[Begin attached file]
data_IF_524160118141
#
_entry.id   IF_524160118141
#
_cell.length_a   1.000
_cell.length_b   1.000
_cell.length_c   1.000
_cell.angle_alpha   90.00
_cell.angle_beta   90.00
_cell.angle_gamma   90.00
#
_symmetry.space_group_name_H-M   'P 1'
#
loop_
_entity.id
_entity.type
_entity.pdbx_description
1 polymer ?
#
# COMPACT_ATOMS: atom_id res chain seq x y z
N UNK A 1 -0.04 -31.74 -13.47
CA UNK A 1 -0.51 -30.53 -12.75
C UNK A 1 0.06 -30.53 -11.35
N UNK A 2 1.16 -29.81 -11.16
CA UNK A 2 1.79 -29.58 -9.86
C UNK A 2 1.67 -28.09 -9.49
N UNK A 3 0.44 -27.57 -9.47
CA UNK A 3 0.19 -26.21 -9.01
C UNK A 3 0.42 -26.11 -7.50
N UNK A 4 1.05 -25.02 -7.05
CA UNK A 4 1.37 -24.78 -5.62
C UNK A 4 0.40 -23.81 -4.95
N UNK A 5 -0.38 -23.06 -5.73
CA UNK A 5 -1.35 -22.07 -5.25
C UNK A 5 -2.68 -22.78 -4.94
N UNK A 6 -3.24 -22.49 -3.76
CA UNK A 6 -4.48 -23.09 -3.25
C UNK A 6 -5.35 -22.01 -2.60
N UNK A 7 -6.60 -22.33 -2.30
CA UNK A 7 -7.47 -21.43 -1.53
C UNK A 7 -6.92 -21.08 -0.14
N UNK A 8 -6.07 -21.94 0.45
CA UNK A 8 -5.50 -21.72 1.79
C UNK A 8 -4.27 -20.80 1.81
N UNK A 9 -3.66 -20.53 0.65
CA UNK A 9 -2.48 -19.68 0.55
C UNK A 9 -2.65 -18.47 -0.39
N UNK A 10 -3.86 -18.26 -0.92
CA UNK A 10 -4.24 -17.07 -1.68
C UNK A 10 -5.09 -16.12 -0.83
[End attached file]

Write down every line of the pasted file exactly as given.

data_IF_524160118141
#
_entry.id   IF_524160118141
#
_cell.length_a   1.000
_cell.length_b   1.000
_cell.length_c   1.000
_cell.angle_alpha   90.00
_cell.angle_beta   90.00
_cell.angle_gamma   90.00
#
_symmetry.space_group_name_H-M   'P 1'
#
loop_
_entity.id
_entity.type
_entity.pdbx_description
1 polymer ?
#
# COMPACT_ATOMS: atom_id res chain seq x y z
N UNK A 1 -0.04 -31.74 -13.47
CA UNK A 1 -0.51 -30.53 -12.75
C UNK A 1 0.06 -30.53 -11.35
N UNK A 2 1.16 -29.81 -11.16
CA UNK A 2 1.79 -29.58 -9.86
C UNK A 2 1.67 -28.09 -9.49
N UNK A 3 0.44 -27.57 -9.47
CA UNK A 3 0.19 -26.21 -9.01
C UNK A 3 0.42 -26.11 -7.50
N UNK A 4 1.05 -25.02 -7.05
CA UNK A 4 1.37 -24.78 -5.62
C UNK A 4 0.40 -23.81 -4.95
N UNK A 5 -0.38 -23.06 -5.73
CA UNK A 5 -1.35 -22.07 -5.25
C UNK A 5 -2.68 -22.78 -4.94
N UNK A 6 -3.24 -22.49 -3.76
CA UNK A 6 -4.48 -23.09 -3.25
C UNK A 6 -5.35 -22.01 -2.60
N UNK A 7 -6.60 -22.33 -2.30
CA UNK A 7 -7.47 -21.43 -1.53
C UNK A 7 -6.92 -21.08 -0.14
N UNK A 8 -6.07 -21.94 0.45
CA UNK A 8 -5.50 -21.72 1.79
C UNK A 8 -4.27 -20.80 1.81
N UNK A 9 -3.66 -20.53 0.65
CA UNK A 9 -2.48 -19.68 0.55
C UNK A 9 -2.65 -18.47 -0.39
N UNK A 10 -3.86 -18.26 -0.92
CA UNK A 10 -4.24 -17.07 -1.68
C UNK A 10 -5.09 -16.12 -0.83